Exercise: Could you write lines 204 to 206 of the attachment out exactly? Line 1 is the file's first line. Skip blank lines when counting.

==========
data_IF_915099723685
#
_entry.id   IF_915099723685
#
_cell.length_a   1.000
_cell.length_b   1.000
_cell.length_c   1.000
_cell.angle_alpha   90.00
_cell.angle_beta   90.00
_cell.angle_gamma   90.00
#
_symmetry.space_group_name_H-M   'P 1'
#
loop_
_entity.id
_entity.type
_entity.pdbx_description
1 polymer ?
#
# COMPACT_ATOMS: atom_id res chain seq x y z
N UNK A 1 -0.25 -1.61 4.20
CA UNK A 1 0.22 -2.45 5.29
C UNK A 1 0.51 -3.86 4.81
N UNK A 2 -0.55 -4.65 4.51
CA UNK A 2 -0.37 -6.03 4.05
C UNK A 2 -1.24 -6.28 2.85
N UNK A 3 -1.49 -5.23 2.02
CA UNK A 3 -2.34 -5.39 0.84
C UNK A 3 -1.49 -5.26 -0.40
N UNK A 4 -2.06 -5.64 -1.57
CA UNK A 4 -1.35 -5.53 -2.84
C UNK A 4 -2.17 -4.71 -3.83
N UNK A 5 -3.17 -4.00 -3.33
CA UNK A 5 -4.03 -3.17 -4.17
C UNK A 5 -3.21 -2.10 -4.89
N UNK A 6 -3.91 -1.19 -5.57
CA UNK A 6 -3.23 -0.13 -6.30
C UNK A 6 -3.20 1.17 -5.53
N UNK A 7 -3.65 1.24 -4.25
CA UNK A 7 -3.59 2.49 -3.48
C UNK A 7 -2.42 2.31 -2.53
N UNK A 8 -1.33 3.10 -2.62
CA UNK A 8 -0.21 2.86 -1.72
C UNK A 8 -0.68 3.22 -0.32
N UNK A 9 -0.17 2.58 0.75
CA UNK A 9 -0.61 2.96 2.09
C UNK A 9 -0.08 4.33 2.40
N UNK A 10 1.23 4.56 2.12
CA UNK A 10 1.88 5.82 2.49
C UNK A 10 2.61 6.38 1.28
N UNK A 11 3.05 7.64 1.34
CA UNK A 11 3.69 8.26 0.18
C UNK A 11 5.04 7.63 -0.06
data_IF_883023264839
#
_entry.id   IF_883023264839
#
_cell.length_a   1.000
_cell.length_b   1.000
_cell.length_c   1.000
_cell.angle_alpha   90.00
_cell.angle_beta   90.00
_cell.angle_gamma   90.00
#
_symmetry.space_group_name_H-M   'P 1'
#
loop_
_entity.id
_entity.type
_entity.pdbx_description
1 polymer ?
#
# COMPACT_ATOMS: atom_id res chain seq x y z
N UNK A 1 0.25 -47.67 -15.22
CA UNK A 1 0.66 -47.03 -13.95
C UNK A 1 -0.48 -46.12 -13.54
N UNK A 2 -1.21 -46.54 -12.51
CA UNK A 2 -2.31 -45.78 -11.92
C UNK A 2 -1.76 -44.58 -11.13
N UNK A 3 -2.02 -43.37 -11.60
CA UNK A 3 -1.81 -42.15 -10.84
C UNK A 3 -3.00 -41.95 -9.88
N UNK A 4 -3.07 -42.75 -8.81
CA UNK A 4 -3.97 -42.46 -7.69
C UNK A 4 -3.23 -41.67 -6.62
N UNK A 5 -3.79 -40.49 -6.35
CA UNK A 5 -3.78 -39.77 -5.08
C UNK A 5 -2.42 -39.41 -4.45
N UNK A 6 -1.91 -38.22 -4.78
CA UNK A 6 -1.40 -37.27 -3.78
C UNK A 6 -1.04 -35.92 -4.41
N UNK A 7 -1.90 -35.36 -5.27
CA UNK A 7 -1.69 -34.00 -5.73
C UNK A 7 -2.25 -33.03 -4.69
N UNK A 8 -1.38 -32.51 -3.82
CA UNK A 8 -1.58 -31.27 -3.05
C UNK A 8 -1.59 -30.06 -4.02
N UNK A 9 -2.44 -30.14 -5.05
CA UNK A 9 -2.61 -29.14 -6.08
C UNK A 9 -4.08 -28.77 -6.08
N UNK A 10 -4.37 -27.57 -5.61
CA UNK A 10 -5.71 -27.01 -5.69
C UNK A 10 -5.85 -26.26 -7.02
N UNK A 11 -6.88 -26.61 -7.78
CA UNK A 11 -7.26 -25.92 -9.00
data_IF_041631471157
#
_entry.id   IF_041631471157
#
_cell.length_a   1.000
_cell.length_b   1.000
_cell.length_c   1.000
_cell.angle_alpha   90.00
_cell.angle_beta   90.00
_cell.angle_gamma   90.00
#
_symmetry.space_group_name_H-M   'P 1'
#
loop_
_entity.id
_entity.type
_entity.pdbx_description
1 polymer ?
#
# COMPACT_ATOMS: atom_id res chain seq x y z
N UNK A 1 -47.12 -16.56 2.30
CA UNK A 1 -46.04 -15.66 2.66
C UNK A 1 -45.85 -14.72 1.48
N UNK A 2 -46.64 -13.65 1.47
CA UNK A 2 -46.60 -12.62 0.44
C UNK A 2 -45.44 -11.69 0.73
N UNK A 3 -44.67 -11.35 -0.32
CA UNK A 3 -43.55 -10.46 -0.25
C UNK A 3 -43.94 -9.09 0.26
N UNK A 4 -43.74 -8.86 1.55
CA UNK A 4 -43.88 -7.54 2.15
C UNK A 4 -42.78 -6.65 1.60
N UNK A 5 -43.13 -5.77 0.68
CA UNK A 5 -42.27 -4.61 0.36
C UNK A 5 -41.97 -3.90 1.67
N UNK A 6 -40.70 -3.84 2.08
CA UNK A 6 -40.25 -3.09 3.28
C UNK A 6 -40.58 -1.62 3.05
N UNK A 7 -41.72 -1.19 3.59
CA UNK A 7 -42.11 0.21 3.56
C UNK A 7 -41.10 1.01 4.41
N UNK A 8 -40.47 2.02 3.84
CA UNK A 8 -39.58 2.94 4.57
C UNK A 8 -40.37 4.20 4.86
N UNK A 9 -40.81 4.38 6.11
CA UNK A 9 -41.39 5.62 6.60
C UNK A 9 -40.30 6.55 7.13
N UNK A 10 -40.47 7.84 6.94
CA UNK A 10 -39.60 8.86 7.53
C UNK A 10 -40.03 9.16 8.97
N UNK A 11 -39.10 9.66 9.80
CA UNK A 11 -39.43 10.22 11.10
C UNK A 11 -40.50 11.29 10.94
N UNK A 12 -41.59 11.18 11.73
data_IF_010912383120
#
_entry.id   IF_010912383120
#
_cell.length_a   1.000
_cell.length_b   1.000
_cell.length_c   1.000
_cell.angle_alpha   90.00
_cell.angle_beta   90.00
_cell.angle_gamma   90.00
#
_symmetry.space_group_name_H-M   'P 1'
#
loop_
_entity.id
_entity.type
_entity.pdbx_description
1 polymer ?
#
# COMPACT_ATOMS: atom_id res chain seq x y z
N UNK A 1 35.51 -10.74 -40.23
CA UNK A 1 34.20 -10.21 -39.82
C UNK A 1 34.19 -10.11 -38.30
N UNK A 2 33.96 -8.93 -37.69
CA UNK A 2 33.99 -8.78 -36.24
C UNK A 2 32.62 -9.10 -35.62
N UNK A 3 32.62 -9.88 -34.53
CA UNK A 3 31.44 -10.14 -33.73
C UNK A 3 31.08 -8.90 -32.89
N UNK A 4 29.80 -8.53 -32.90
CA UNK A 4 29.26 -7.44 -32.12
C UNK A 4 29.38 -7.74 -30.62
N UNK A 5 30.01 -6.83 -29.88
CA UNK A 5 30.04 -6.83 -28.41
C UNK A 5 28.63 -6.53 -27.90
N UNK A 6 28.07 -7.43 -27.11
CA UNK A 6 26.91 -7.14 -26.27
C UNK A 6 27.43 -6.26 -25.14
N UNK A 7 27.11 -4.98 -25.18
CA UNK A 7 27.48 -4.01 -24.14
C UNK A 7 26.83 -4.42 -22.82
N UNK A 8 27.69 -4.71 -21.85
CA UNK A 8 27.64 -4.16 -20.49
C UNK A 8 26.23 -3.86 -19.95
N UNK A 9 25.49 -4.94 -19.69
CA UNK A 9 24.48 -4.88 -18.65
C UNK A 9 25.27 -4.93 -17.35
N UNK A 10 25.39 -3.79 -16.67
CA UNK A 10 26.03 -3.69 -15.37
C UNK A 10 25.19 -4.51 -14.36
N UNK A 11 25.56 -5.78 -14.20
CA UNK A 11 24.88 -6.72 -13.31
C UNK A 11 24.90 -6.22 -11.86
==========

N UNK A 9 25.49 -4.94 -19.69
CA UNK A 9 24.48 -4.88 -18.65
C UNK A 9 25.27 -4.93 -17.35